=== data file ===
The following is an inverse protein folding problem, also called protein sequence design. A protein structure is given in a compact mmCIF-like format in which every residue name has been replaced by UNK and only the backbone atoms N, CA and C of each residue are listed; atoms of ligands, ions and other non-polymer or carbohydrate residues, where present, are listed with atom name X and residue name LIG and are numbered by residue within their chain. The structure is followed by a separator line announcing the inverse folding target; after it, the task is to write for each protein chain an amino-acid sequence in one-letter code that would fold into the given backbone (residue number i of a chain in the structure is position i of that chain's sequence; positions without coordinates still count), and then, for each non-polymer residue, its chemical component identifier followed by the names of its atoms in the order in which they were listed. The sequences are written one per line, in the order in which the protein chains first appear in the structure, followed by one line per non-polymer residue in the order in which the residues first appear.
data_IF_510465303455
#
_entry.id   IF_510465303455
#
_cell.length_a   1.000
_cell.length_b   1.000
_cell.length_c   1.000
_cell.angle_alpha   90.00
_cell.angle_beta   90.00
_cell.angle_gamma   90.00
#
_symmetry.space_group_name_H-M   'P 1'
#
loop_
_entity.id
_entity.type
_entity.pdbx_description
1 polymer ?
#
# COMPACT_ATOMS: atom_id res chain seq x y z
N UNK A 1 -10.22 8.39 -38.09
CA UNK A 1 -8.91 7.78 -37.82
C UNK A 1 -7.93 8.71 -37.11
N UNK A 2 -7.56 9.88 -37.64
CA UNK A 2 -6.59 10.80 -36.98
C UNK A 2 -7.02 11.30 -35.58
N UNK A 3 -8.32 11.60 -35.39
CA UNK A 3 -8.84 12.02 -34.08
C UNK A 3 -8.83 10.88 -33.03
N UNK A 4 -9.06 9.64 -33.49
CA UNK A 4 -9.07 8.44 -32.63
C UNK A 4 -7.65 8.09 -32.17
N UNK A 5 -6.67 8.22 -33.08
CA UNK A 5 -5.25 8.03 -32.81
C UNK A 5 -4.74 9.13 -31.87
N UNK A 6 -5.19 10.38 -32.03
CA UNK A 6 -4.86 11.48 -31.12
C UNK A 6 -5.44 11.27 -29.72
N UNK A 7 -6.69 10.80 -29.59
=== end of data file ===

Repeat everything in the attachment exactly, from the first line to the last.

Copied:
The following is an inverse protein folding problem, also called protein sequence design. A protein structure is given in a compact mmCIF-like format in which every residue name has been replaced by UNK and only the backbone atoms N, CA and C of each residue are listed; atoms of ligands, ions and other non-polymer or carbohydrate residues, where present, are listed with atom name X and residue name LIG and are numbered by residue within their chain. The structure is followed by a separator line announcing the inverse folding target; after it, the task is to write for each protein chain an amino-acid sequence in one-letter code that would fold into the given backbone (residue number i of a chain in the structure is position i of that chain's sequence; positions without coordinates still count), and then, for each non-polymer residue, its chemical component identifier followed by the names of its atoms in the order in which they were listed. The sequences are written one per line, in the order in which the protein chains first appear in the structure, followed by one line per non-polymer residue in the order in which the residues first appear.
data_IF_510465303455
#
_entry.id   IF_510465303455
#
_cell.length_a   1.000
_cell.length_b   1.000
_cell.length_c   1.000
_cell.angle_alpha   90.00
_cell.angle_beta   90.00
_cell.angle_gamma   90.00
#
_symmetry.space_group_name_H-M   'P 1'
#
loop_
_entity.id
_entity.type
_entity.pdbx_description
1 polymer ?
#
# COMPACT_ATOMS: atom_id res chain seq x y z
N UNK A 1 -10.22 8.39 -38.09
CA UNK A 1 -8.91 7.78 -37.82
C UNK A 1 -7.93 8.71 -37.11
N UNK A 2 -7.56 9.88 -37.64
CA UNK A 2 -6.59 10.80 -36.98
C UNK A 2 -7.02 11.30 -35.58
N UNK A 3 -8.32 11.60 -35.39
CA UNK A 3 -8.84 12.02 -34.08
C UNK A 3 -8.83 10.88 -33.03
N UNK A 4 -9.06 9.64 -33.49
CA UNK A 4 -9.07 8.44 -32.63
C UNK A 4 -7.65 8.09 -32.17
N UNK A 5 -6.67 8.22 -33.08
CA UNK A 5 -5.25 8.03 -32.81
C UNK A 5 -4.74 9.13 -31.87
N UNK A 6 -5.19 10.38 -32.03
CA UNK A 6 -4.86 11.48 -31.12
C UNK A 6 -5.44 11.27 -29.72
N UNK A 7 -6.69 10.80 -29.59